But life has worse in store for the two girls; their parents die in a shipwreck. As they grow up alone and Anna becomes increasingly hurt and alone. Years pass until Elsa reaches majority and is crowned Queen of the land. Their relationship finally reaches a breaking point during Elsa’s coronation.

Everything works out well in the end, thanks to help from Kristoff (Jonathon Groff) and his faithful moose Sven, and a magical snowman, Olaf (hilariously voiced by Josh Gad). Love saves the day (in more ways than one), in an ending echoed later in Maleficent. The sisters reconcile, and Elsa learns the secret to controlling her power.

Here, the animation and acting come together, lending strong support to the story line also. The film is presented as a musical, with actual production numbers, so the bevy of strong singers (led by Menzel in top form) deliver the goods.

This movie deserves all the awards (including Best Animated Feature) and box office it has earned.

Buried beneath all that cold and snow is a wonderful, refreshing film—a treat and lesson for everyone. It’s what Disney does best, and here is done better than has been done in a long time.

The Seattle Symphony launched its new season this past weekend. This also marks Music Director’s Ludovic Morlot’s fourth season in that position, and the initial enthusiasm over his appointment has not waned. The electricity still flows from the audience and the orchestra still sounds as bright and crisp as a Seattle spring morning. Most importantly, though, is that the audience which is so electrified is now skewing younger and younger. Maestro is hitting all right notes, in more ways than one, and is packing Benaroya Hall.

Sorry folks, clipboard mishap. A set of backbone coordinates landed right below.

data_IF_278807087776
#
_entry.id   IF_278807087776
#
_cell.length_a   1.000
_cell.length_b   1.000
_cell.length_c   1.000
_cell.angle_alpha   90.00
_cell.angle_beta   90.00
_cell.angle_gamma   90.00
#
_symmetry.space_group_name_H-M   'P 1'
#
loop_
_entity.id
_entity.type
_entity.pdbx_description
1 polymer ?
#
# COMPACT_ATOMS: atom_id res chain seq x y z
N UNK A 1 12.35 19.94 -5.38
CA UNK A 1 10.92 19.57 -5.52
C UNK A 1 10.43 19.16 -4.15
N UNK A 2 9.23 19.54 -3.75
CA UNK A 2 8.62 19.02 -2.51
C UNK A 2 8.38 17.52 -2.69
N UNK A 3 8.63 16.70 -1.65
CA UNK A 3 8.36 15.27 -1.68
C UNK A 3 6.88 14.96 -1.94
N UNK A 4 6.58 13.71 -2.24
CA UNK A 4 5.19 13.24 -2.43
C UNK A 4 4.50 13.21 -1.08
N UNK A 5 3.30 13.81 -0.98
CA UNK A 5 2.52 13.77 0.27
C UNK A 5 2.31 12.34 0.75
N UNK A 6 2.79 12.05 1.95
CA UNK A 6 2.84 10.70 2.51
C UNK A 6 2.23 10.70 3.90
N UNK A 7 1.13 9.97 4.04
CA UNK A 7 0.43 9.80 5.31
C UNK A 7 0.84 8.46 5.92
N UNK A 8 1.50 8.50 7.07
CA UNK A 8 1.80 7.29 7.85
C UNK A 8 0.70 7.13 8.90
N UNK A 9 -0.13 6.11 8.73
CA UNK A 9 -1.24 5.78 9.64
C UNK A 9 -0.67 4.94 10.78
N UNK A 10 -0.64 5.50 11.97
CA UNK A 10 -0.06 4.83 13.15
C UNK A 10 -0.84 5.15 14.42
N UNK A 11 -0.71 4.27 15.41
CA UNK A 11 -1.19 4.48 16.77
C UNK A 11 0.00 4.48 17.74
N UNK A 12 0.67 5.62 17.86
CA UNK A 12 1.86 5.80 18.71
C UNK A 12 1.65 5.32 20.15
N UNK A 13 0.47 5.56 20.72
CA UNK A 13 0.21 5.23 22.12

Handsome Half and I missed his opening night gala but we did catch their first concert of the season, featuring (also) the first of their Antonin Dvorak tribute, his Symphony No. 7 in d minor, opus 70.

But first, they performed the Prelude to Wagner’s Die Meistersinger von Nurnberg, a piece as heavy and as complex as everything that Wagner’s done. But the orchestra was bright and negotiated the interplay smoothly. The French horns, especially, were spot-on. I always listen for them, because they are among the most difficult to play. Even the best players can begin passages with cracked or broken notes; that night I didn’t hear one.